This week at QAECO we’ve been talking about plant and animal traits.
We kick-started our discussion by reading McGill et al.’s (2006) paper on functional traits. The authors point out that general principals in community ecology are difficult to find. They argue that a research focus on traits and environmental gradients will lead to a more quantitative, general and predictive science.
McGill et al. outline a research agenda centred on four themes: functional traits, environmental gradients, the ‘interaction milieu’, and performance currencies. We thought the paper gave a good introduction to the fast-growing field of functional ecology.
A key point that came out of our discussion was that there is a need to develop better theory to guide our trait-based predictions. So, we thought we’d take this opportunity to introduce some of the trait-based work that is underway (or has recently been completed) by the QAECO team.
We have a particular focus on the application of trait-based research to conservation science:
- Fire ecology. Freya Thomas is working on a PhD incorporating plant functional traits into mechanistic models of plant growth and reproduction.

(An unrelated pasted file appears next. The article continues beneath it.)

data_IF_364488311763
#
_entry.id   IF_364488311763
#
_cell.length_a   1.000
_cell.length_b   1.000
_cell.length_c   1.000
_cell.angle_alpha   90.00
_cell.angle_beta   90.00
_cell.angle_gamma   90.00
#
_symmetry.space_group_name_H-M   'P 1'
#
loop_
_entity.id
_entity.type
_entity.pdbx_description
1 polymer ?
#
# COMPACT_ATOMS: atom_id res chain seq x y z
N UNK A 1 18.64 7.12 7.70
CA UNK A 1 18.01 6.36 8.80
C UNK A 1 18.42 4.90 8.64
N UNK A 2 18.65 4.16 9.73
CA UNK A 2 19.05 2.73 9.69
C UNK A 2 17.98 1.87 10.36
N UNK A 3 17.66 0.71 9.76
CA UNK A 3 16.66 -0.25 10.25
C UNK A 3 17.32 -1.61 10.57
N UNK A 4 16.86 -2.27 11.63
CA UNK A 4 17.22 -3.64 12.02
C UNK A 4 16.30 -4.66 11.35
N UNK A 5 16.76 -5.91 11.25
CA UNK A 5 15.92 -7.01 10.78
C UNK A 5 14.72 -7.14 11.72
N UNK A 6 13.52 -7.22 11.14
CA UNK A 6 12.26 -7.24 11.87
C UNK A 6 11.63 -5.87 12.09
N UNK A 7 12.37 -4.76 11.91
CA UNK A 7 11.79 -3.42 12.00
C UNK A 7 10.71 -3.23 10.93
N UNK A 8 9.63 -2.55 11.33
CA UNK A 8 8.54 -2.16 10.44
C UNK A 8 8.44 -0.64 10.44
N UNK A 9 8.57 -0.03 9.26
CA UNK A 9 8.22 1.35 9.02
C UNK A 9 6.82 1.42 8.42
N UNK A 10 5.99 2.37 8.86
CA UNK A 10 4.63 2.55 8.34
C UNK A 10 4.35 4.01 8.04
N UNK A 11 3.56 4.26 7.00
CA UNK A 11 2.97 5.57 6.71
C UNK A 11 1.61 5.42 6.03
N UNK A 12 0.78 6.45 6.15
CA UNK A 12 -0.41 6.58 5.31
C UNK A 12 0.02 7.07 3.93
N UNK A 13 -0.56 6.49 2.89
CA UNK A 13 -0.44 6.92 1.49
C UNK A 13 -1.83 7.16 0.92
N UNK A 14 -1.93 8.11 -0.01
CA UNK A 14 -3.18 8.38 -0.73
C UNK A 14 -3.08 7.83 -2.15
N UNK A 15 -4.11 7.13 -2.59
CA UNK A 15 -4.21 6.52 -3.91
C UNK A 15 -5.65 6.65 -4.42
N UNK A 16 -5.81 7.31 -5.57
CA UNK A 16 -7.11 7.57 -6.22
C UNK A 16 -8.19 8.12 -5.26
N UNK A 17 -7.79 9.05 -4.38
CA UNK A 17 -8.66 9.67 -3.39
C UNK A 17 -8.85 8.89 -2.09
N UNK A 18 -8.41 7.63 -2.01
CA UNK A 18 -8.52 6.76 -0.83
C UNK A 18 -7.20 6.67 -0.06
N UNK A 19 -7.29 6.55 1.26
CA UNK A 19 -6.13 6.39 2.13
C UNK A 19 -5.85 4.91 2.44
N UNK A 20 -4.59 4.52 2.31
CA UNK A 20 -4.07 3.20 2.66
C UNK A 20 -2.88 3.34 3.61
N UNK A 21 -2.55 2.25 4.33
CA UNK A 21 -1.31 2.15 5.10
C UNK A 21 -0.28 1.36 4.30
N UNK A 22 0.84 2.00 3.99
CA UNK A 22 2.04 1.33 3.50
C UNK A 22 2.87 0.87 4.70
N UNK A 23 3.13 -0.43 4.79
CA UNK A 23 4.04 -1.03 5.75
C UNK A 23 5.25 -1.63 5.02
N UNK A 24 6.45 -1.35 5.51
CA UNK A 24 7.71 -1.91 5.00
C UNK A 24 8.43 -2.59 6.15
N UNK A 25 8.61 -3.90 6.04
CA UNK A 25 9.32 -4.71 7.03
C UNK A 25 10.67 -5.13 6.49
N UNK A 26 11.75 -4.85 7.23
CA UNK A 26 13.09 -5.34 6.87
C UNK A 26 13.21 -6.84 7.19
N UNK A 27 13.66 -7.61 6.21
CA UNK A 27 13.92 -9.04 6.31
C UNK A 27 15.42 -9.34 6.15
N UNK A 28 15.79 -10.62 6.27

- Landscape modification. Georgia Garrard, Mick McCarthy, Peter Vesk and colleagues modelled the relationship between wingspan and dispersal ability of woodland birds, and used this information to predict responses to landscape fragmentation.
- Invasion ecology. Jane Catford and colleagues are studying the influence of plant traits on biological invasions.
- Detectability. Georgia Garrard has just completed a paper exploring how plant traits influence detectability.
- Environmental gradients. Laura Pollock, Will Morris and Peter Vesk created a novel model that linked functional traits of species to underlying environmental gradients. Felix Lim is doing related work on functional traits and environmental gradients in frost hollows.
- Global change. Mick McCarthy and Peter Vesk were part of team that modelled plant extinctions in urban areas worldwide. Luke Kelly is modelling the extinction risk of vertebrates in fragmented tropical ecosystems.
By Freya, Laura, Luke and team